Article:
The fulness of the Holy Spirit in pastor and people will always insure a correct theology. St. John in his First Epistle, ii. 20-27, regards the anointing or full baptism of the Spirit as the great safeguard against being drawn away by the falsity of antichrist. Says Dr. Whedon: "The word ' Christ' signified anointed, as chrism signifies oil, or the anointment. Here the unction or chrism is used in contrast to the antichrists, who became such because they had no such sanctifying chrism. As long as we possess the holy chrism, we will adhere to the holy Christ." St. Paul also implies the same truth when he positively asserts (I Cor. xii.3) that " no man speaking in the Spirit of God saith Jesus is anathema; and no man can say Jesus is Lord, but in the Holy Spirit." We are to understand that in translating the Old Testament into Greek, Latin and English, the word "Jehovah" was very unfortunately rendered " Lord." This was because the Hebrews had for more than a thousand years ceased to pronounce the word, and had substituted " Lord" for it in all their public reading of the Scriptures. Hence the title "Lord," in Jewish conception, meant " Jehovah." Thus the angels (Luke ii. 11) announce to the shepherds, "For unto you is born this day in the city of David a Saviour, which is Messiah, Jehovah." This is the real import of the celestial message when fully expressed in the Hebrew form of thought. "No man is able to say that Jesus is Jehovah, but in the Holy Spirit." This means that no man, however highly cultured, can have an inward realization of the supreme Godhead of Jesus, but through the illumination of the Holy Spirit giving an experimental realization of that truth. Thus it pleased God to reveal His Son in Paul. Unregenerate men may be trained from infancy in the catechism to assert with the lips the supreme deity of Jesus, but it is like the talk of the educated parrot till the Spirit of truth, or the Spirit of reality, makes the dogma which has been drilled into the intellect real to the heart. This truth, though not conflicting with reason, is so far above reason that no person on the plane of nature, unaided by the Paraclete, can ever have a satisfactory realization of it. The natural man cannot receive the things of the Spirit, and he discredits Jesus when He says, "I and my Father are one." Therefore this doctrine of the Godhead of Christ, which is fundamental to the evangelical system, is preserved and rendered vital in the Christian consciousness only by the Holy Spirit. This basal element of Christianity may well stand for the sum total of evangelical truth.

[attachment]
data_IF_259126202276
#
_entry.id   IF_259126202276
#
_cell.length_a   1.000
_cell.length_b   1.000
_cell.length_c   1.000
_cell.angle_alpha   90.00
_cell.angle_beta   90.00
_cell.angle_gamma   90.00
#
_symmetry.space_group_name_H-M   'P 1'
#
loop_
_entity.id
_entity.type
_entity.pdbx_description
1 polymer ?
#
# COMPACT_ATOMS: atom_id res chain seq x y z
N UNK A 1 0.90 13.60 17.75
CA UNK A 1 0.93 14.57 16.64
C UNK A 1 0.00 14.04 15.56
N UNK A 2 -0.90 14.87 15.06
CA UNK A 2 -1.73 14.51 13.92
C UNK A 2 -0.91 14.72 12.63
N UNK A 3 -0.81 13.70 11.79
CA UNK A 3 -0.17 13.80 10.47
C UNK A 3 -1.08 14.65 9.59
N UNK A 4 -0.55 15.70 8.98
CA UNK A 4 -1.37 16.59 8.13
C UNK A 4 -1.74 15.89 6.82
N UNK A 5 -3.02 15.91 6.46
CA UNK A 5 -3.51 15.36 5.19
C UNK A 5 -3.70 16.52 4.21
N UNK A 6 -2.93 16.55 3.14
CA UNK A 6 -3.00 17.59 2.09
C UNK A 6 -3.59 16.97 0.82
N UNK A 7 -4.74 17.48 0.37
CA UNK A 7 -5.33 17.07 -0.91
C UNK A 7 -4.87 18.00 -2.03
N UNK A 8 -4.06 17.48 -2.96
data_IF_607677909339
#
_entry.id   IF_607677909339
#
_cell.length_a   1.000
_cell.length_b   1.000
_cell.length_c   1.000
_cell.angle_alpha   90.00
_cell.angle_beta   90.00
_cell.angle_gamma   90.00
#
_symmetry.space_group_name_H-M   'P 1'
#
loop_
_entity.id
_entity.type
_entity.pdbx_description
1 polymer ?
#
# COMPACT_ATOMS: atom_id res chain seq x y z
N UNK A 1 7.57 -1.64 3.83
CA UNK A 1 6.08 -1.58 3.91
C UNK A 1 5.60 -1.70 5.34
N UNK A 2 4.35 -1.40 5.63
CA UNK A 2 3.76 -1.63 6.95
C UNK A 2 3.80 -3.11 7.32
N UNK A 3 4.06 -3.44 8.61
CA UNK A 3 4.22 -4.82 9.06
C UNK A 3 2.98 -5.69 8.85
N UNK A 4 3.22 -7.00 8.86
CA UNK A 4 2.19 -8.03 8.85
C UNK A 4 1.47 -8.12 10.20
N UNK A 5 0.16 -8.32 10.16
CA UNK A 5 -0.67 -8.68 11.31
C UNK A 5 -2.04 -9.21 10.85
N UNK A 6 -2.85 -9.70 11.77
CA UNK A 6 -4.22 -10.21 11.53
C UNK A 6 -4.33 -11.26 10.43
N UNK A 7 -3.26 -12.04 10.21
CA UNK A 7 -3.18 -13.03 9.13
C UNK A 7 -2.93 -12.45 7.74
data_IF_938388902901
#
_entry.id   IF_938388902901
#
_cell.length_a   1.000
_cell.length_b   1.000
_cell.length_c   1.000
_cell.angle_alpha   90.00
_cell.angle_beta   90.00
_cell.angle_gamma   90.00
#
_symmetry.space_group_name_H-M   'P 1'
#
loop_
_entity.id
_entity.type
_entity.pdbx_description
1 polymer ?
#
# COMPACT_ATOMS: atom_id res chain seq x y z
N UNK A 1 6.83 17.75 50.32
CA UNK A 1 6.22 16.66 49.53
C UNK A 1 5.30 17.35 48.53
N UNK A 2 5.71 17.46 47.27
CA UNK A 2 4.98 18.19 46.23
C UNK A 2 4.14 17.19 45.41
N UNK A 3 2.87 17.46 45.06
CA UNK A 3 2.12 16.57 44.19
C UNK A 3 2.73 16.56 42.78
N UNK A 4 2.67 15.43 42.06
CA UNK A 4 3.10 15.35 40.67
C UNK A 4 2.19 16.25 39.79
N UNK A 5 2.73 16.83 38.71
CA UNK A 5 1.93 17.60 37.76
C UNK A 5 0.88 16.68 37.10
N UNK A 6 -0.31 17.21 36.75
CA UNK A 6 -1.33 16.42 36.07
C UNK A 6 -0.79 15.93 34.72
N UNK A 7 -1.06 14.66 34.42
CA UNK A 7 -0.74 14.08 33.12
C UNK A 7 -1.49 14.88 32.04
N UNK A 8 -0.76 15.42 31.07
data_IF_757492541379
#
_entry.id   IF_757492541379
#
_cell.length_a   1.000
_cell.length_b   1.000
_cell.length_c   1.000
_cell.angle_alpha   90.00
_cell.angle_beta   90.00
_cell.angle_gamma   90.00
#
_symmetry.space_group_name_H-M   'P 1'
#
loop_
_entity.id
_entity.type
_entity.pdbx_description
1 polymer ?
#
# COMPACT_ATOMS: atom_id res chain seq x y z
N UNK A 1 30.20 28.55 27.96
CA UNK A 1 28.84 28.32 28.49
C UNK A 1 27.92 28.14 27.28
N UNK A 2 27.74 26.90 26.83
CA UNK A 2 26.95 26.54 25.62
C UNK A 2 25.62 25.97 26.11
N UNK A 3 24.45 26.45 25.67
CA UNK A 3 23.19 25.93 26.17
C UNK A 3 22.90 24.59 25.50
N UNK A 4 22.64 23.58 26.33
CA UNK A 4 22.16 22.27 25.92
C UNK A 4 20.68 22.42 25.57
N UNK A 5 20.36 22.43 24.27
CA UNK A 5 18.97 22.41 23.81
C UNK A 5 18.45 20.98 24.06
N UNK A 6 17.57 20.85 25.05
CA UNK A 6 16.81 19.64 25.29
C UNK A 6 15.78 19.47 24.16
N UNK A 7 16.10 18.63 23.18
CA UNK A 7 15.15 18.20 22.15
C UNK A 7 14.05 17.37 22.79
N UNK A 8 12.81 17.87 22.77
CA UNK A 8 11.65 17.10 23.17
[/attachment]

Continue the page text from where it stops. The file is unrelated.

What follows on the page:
This brings us to our theme — the Holy Spirit in the believer preserves, vitalizes and makes real to the consciousness all the essential truths of the gospel. The spirit of inspiration has recorded these truths in the Bible; but if He had not made them real and living in the Christian experience, they, and the Bible too, would have perished long ago. History is full of instances of essential truth dropping first out of experience, then out of the creed. Thus justification by faith in Jesus Christ disappeared from the Roman Catholic Church and left the world in darkness for a thousand years. Fewer and fewer experienced the conscious pardon of sin as witnessed by the Holy Spirit, till finally there were not witnesses enough left to keep the precious truth from going into oblivion. Luther first experienced and then boldly restored the lost doctrine. Thus the doctrine of entire sanctification was lost during many Christian ages, and was restored to the modern Church by the great spiritual awakening called Methodism, the largest effects of which are not found in the census tables of the various Methodisms, but in the spiritual impulse given to our entire Protestant Christianity.